Europe's EADS to Assemble Airbus A320 Jets in Alabama

The $600 million plant in Mobile will employ 1,000 people and will take the fierce battle for commercial-aircraft market share to Boeing's turf.

Note: Senior editor Josh Cable contributed to this story.

European aerospace giant EADS NV on Monday took the commercial battle with Boeing to American soil, unveiling plans to assemble Airbus airliners in Mobile, Ala.

EADS (IW 1000/56), the parent company of Toulouse, France-based Airbus SAS, said it will build a manufacturing facility at the Brookley Aeroplex in Mobile, Ala., to assemble and deliver A320 airliners.

The plant -- the first Airbus production facility in the United States -- will employ 1,000 people.

"The time is right for Airbus to expand in America," said Fabrice Bregier, Airbus president and CEO, during a ceremony Monday in Mobile. "The U.S. is the largest single-aisle aircraft market in the world -- with a projected need for 4,600 aircraft over the next 20 years -- and this assembly line brings us closer to our customers."

The facility will assemble the Airbus A319, A320 and A321 aircraft.

Construction of the assembly line will begin in summer 2013, with aircraft assembly expected to start in 2015.

Airbus anticipates that the plant will produce between 40 and 50 aircraft per year by 2018.

Airbus wants to reduce its production costs by assembling aircraft in the United States, avoiding much of the foreign-exchange risk because aircraft are sold on the international market in dollars but current costs for Airbus are mostly in Europe.

However, Airbus says it is not switching jobs from Europe to the United States, arguing that the assembly of an aircraft represents about 5% of the value of the finished plane. The rest is in the form of contracts with suppliers and sub-contractors.
 

Airbus Lands on Boeing's Turf


With the new facility, Airbus hopes to compete with Boeing (IW 1000/49) on equal terms -- in the dollar zone -- on price and on production times.

Both Airbus and Boeing have big order books. With current production facilities, they need years to satisfy demand. "In any case, we have to increase the rate of production," said Marwan Lahoud, director of strategy at EADS.

Airbus has gained one advantage over Boeing by deciding in December 2010 to put new engines in its best-selling A320 to offer customers aircraft that consume 15% less fuel than previous models.

The first of the new A320 Neo aircraft should be rolling off the assembly line in 2015, two years before the equivalent aircraft from Boeing, the 737 MAX.

Boeing has campaigned aggressively, succeeding in 2011 in obliging the Pentagon to go back on a decision to use Airbus aircraft to renew its fleet of military refueling planes, in a program worth $35 billion.

Boeing argued that the contract would mean that Airbus would take jobs from the United States to Europe, and attacked what it called illegal support for Airbus from European governments.

However, the World Trade Organization has found that both manufacturers have benefited from excessive government aid.

In Alabama, though, the focus Monday was not on Airbus versus Boeing, but instead on the 1,000 direct jobs and several thousand more temporary construction jobs to be created by the new facility.

"It is truly a great day in the history of the state of Alabama," Gov. Robert Bentley declared Monday morning, alongside Airbus executives and other local and state officials.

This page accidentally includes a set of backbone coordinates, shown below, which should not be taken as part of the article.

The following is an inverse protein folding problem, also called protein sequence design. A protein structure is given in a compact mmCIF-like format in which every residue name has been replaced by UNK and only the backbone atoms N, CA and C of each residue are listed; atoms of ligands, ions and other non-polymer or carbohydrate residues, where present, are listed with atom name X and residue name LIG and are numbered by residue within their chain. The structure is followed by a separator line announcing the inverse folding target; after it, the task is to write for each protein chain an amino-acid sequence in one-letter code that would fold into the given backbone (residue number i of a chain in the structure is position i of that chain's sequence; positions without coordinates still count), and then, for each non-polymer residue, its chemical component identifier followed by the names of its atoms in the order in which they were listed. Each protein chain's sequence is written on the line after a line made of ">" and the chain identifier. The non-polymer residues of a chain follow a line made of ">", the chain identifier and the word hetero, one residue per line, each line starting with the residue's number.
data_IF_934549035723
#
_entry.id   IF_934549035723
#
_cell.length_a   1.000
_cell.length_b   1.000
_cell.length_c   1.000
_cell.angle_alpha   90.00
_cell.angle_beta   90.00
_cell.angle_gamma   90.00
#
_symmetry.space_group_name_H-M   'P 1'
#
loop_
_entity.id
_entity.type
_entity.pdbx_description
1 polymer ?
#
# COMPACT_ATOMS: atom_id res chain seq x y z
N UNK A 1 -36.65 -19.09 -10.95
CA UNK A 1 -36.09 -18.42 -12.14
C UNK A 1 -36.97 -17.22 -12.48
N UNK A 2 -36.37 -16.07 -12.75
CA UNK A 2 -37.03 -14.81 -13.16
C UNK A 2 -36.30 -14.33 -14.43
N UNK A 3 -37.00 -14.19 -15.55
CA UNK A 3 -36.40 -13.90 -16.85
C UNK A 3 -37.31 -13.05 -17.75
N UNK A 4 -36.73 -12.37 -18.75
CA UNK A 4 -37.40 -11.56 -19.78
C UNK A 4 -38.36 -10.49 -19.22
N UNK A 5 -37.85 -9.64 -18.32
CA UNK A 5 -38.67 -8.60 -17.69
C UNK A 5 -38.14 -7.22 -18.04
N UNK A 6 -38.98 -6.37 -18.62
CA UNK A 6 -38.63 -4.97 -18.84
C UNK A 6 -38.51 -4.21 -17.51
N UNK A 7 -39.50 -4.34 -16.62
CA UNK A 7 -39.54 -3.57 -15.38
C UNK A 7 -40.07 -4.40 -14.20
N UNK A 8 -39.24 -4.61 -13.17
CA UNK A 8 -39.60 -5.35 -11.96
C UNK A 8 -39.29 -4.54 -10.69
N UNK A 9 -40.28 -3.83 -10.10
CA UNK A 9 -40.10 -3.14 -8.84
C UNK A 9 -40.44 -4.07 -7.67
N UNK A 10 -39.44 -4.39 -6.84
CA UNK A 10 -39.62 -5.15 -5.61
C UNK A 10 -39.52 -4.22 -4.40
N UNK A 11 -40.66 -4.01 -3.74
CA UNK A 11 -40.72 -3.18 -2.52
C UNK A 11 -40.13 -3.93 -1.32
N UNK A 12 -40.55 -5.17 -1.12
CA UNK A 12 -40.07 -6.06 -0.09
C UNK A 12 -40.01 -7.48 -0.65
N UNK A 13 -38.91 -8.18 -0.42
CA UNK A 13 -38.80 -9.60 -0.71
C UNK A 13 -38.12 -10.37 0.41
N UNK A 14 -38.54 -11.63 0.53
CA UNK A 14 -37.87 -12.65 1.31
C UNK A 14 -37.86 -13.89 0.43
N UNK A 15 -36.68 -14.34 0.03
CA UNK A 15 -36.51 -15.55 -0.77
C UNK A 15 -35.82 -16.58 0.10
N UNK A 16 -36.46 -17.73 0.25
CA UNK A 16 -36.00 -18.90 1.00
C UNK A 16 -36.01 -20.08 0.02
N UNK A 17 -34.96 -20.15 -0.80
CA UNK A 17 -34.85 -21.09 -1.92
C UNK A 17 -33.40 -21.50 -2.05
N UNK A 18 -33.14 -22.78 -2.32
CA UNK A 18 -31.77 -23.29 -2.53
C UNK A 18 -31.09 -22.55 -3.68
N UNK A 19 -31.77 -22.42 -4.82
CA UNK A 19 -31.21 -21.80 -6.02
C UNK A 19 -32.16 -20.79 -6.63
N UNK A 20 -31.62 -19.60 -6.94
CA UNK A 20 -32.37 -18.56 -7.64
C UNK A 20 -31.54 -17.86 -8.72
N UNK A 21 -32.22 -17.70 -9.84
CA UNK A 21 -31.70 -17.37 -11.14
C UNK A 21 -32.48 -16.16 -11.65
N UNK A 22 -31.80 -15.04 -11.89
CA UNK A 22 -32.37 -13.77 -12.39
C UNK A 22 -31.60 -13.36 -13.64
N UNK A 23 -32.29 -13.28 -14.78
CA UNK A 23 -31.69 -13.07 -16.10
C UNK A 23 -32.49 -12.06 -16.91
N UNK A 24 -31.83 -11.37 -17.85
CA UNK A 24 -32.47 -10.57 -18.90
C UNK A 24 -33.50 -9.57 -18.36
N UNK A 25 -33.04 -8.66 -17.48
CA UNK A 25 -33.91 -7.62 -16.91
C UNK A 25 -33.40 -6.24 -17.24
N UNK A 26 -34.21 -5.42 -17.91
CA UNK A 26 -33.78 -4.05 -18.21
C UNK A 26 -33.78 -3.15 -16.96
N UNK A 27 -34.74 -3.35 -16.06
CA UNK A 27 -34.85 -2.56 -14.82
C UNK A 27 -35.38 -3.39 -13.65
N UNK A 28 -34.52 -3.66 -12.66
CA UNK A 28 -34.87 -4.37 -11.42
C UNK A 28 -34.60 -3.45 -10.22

" ... This day will shape the future of this region for years to come."

After Bentley's comments, Mobile Mayor Sam Jones said, "It is our commitment to develop a world-class aviation manufacturing center in Mobile, Ala." "When Airbus lands here -- and Airbus has landed here -- we are prepared to take off," Jones said.
 

'A Real Plus' for Airbus


Germany is the main partner with France in the Airbus program. The German government's coordinator for the aerospace industry, Peter Hintze -- who reproached EADS a few months ago for not creating enough jobs in Germany -- said that a factory in the United States "is a real plus for Europeans in the context of competition with Boeing."

Airbus parent EADS was created as a group 12 years ago in response to a concentration of defense industries in the United States as a result of the end of the threat from the Communist Soviet Union.

EADS is nipping at the heels of Boeing in terms of all commercial and military sales. But it has only a small part of the giant U.S. market for commercial aircraft and a small share of the defense market.

"We have never hidden the fact that our strategy was to increase our industrial presence ... in the United States, which represents the biggest market in the world for aerospace and defense and will remain so for many years, " EADS CEO Tom Enders said.

Another EADS subsidiary, Eurocopter, opened an assembly factory in Columbus, Miss., in 2004.

Two years later it won a contract to supply 345 light Lakota helicopters to the U.S. Army. Eurocopter is now the biggest supplier of non-military helicopters in the United States, accounting for 50% of the market.

In 2011, another EADS company -- Astrium -- which builds equipment for space, bought telecommunications firm Vizada, which has activities in the United States.

At IHS Jane's, analyst Guy Anderson said that an aerospace company wanting to do business in the United States needs to have presence in the country.

He forecast that EADS will target the U.S. markets for frontier protection, cybersecurity and satellite services.

Copyright Agence France-Presse, 2012   

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